- Charles Sturt University’s Clinical Skills Education Centre at Bloomfield Private Medical Centre in Orange given development approval
- Joint Program in Medicine, run in partnership with Western Sydney University, will welcome its first cohort of students in 2021
Charles Sturt University’s push to strengthen regional healthcare has passed another milestone with Orange City Council (OCC) approving the development application of the University’s Clinical Skills Education Centre in Orange.
The facility will be housed on the first of six storeys at the Bloomfield Private Medical Centre and will support the training of students in the Charles Sturt and Western Sydney University Joint Program in Medicine, which will welcome its first cohort of 37 students in 2021.
The space will include rooms for teaching clinical skills, tutorials and general learning, as well as meetings and conferences, and quiet rooms and other workspaces.
This facility will support the major capital works currently under way at Charles Sturt University in Orange.
The inaugural Dean of the School of Rural Medicine, Professor Lesley Forster, said the approval by OCC marked another stepping stone in Charles Sturt’s push to ensure the provision of highly skilled medical professionals ready to meet the healthcare needs of regional Australians.
“This Centre will provide state-of-the-art clinical and learning facilities that will greatly improve medical education at Charles Sturt University and benefit Orange Health Service and its staff,” she said.
“The Doctor of Medicine curriculum takes into account the healthcare needs of regional communities.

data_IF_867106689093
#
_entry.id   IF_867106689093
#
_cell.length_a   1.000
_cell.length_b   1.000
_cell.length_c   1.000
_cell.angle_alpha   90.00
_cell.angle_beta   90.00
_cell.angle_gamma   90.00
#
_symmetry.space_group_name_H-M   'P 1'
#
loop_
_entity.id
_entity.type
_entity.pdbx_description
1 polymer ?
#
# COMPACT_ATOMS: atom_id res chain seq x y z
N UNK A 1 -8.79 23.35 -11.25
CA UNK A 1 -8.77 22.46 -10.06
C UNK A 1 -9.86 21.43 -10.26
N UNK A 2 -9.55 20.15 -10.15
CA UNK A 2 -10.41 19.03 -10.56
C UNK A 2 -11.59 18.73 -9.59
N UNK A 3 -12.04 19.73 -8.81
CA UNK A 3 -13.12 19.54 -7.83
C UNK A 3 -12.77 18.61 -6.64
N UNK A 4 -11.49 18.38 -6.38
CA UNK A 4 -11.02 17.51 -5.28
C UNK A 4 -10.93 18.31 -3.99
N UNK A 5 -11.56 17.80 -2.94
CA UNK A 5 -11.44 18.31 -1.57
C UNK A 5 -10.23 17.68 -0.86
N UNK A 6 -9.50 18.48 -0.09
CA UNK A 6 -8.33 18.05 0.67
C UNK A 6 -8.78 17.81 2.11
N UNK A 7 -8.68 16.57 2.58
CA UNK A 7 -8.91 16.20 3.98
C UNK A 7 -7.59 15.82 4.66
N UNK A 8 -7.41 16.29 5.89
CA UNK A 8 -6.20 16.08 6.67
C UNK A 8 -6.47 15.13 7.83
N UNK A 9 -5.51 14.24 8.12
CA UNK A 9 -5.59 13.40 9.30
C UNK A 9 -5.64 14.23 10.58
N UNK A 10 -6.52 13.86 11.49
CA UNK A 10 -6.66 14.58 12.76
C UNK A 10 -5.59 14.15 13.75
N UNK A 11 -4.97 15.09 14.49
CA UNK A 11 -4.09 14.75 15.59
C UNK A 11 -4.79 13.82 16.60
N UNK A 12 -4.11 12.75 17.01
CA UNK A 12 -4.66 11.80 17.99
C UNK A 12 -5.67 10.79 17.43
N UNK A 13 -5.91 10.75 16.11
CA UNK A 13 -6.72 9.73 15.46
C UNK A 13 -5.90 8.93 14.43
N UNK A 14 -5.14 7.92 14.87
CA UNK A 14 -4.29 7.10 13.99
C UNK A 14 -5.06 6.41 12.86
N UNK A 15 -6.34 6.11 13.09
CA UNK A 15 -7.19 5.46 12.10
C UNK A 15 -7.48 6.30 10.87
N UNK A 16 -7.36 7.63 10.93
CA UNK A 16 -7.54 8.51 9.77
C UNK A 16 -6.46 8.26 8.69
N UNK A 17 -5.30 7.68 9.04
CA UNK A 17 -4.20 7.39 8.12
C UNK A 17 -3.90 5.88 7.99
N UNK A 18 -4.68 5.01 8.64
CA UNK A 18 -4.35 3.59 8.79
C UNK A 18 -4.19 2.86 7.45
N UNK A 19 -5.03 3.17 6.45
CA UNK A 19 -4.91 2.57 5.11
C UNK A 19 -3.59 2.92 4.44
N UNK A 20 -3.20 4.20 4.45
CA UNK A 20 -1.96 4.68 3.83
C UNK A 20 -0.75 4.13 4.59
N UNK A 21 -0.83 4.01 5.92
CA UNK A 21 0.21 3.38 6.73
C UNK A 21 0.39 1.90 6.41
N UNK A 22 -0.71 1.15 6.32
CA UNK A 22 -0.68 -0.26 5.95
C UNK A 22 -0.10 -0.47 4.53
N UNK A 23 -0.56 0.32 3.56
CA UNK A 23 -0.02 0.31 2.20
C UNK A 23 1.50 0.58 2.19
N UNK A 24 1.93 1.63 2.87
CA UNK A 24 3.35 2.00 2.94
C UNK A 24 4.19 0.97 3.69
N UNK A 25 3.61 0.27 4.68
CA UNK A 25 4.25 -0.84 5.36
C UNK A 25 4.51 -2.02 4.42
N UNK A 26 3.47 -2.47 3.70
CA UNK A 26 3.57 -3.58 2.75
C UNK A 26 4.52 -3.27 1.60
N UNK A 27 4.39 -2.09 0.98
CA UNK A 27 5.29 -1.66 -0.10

“This facility, as part of the $22 million capital works program which also includes the Academic and Research Hub and medical education facilities under construction on the Orange campus, will be at the heart of servicing those needs into the future.”
The site for the new facility, adjacent to Orange Health Service, will further enhance the learning opportunities for the inaugural and subsequent Doctor of Medicine students, Professor Forster said.
OCC Mayor, Councillor Reg Kidd, congratulated Charles Sturt on its progress towards the new training centre.
“There’s long-standing research that talks about medicos being more likely to stay and work in the regions if they’ve trained in the regions. Charles Sturt University is putting that understanding into practice by opening this new training facility,” Councillor Kidd said.
“Orange City Council is working on getting NSW Government assistance to create a new Health and Innovation precinct around the Bloomfield campus. There are already many strengths to be built on and this new training space will be one more.
“Compared to living and working in an inner-city capital, Orange and the Bloomfield campus is going to be very attractive for students.”
The Bloomfield Private Medical Centre comprises of six levels over 13,000 square metres and will include operating theatres, a hospital ward, a wide range of medical specialists, as well as facilities for general practitioners, imaging and pathology.
The fit-out of the Clinical Skills Education Centre is scheduled to be completed early 2021 in time for the commencement of new students in the Doctor of Medicine program in February 2021.
Applications for entry into the Joint Program in Medicine, which is part of the Commonwealth’s Murray Darling Medical Schools Network, are now open.
Prospective students have until midnight Wednesday 30 September to apply for the course through the Universities Admission Centre (UAC), with students from rural and regional backgrounds strongly encouraged to apply.